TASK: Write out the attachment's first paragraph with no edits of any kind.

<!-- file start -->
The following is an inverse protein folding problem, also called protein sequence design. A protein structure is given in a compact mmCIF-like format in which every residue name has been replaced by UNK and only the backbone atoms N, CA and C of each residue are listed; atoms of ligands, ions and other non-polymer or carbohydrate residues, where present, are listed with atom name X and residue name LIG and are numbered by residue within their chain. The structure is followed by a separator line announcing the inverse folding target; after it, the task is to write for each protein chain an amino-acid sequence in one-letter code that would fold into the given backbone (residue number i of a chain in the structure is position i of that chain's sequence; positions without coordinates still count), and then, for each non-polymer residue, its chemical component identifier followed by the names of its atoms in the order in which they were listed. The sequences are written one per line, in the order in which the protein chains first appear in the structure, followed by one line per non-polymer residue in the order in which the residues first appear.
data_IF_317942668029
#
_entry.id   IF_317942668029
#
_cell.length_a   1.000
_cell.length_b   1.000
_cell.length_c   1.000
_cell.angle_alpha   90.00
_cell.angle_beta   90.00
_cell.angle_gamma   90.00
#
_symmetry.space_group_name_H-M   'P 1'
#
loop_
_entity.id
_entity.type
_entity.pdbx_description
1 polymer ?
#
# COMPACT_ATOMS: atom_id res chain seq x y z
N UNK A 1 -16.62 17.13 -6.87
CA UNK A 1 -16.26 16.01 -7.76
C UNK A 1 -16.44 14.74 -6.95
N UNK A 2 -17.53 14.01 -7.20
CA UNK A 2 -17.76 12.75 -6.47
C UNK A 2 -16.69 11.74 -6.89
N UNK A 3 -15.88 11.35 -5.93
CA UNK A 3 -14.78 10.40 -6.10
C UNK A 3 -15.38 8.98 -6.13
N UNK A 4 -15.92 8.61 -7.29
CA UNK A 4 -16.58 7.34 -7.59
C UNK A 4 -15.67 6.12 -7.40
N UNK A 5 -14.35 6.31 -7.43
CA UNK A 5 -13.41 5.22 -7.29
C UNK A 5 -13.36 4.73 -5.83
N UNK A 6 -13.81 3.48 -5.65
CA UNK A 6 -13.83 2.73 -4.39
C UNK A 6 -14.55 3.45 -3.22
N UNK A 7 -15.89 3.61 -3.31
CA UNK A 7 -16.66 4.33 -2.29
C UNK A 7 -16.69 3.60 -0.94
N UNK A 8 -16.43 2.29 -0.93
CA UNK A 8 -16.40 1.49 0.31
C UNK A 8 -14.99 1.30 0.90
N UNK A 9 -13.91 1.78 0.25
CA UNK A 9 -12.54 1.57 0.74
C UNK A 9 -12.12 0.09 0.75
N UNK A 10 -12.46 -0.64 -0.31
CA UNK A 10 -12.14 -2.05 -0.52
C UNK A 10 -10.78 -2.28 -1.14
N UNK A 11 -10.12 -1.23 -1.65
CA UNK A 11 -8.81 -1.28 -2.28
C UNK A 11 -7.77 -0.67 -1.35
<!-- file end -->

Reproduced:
The following is an inverse protein folding problem, also called protein sequence design. A protein structure is given in a compact mmCIF-like format in which every residue name has been replaced by UNK and only the backbone atoms N, CA and C of each residue are listed; atoms of ligands, ions and other non-polymer or carbohydrate residues, where present, are listed with atom name X and residue name LIG and are numbered by residue within their chain. The structure is followed by a separator line announcing the inverse folding target; after it, the task is to write for each protein chain an amino-acid sequence in one-letter code that would fold into the given backbone (residue number i of a chain in the structure is position i of that chain's sequence; positions without coordinates still count), and then, for each non-polymer residue, its chemical component identifier followed by the names of its atoms in the order in which they were listed. The sequences are written one per line, in the order in which the protein chains first appear in the structure, followed by one line per non-polymer residue in the order in which the residues first appear.